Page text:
Aired Dateline NBC on Sept. 10.
CHESHIRE, Conn. — Evil arrived in Cheshire, Conn., along with the sweet summer corn.
"These are Charlie Manson-like crimes," says former police officer Bill Glass.
It broke right into 300 Sorghum Mill Drive and made itself at home for seven terrifying hours.
"This becomes from what was already a horror story to, you know, likely the worst crime that's ever been committed in Connecticut," says David Altimari.
They were as nice a family as you'd ever want to meet.
Cindy Renn (Mrs. Petit's sister): There is nobody on this earth who deserves what they had done to them...
They were four lives destroyed by totally random selection.
Clint Van Zandt: It was their own private holocaust that they had to have gone through.
No one predicted it could have been the two watchers, halfway house roomies.
The younger one was a local kid, a cat burglar who'd been in and out of trouble and in and out of his neighbor's houses for years.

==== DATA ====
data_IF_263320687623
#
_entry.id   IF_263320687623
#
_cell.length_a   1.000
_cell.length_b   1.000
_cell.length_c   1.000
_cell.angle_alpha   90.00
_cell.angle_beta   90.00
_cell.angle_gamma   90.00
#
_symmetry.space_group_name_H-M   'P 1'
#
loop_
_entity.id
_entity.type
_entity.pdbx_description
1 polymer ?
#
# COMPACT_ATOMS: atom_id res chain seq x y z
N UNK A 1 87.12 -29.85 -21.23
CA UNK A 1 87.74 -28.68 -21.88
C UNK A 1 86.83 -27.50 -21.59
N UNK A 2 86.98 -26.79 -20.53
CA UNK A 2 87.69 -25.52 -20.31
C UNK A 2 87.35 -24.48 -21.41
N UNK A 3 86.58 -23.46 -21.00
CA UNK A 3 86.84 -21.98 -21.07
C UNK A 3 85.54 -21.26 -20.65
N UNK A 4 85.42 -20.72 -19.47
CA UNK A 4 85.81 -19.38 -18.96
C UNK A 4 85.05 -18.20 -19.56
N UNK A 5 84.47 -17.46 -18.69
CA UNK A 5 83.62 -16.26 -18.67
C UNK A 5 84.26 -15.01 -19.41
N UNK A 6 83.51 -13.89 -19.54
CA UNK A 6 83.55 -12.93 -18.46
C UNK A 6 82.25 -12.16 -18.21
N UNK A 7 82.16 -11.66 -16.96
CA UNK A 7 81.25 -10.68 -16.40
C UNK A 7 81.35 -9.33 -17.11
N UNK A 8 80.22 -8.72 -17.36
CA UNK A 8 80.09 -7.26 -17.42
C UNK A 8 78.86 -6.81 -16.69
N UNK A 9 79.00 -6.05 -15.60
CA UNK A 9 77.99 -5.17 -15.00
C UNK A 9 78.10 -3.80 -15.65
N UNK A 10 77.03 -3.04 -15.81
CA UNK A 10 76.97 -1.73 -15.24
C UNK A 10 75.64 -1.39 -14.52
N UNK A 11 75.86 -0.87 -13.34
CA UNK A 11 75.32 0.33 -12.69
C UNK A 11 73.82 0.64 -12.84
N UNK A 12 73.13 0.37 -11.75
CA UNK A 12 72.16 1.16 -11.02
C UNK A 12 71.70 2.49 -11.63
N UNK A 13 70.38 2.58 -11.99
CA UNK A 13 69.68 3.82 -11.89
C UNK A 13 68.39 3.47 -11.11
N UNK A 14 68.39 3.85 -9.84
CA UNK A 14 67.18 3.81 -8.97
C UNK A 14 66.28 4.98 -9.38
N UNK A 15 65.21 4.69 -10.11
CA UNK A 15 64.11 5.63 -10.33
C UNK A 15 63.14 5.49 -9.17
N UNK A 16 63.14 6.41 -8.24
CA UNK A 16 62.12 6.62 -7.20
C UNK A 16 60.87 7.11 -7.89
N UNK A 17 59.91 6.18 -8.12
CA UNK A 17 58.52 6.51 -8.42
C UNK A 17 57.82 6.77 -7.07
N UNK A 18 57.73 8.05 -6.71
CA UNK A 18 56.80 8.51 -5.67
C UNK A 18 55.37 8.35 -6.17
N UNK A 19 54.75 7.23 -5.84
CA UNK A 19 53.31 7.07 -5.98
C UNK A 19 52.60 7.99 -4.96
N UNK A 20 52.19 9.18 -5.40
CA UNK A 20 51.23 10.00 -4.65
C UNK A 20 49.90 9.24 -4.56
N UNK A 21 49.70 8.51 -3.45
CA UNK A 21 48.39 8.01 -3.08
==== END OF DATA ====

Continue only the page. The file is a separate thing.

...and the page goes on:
Tim Totton: He said it was a rush, to be in someone's house while they're home. It was like a thrill to him.
Lt. Jay Markella, Cheshire P.D.: We do have three confirmed fatalities at this time. Two of them female, third I don't want to speculate right now.
A safe Yankee town
Cheshire sits in the heart of Connecticut.
A onetime market town for the old Yankee farmers who worshipped at the white-steepled Congregational Church.
Ron Gagliardi, town historian: there are a lot of farms in Cheshire still and many of them provide plants like flowers and small vegetables to other areas.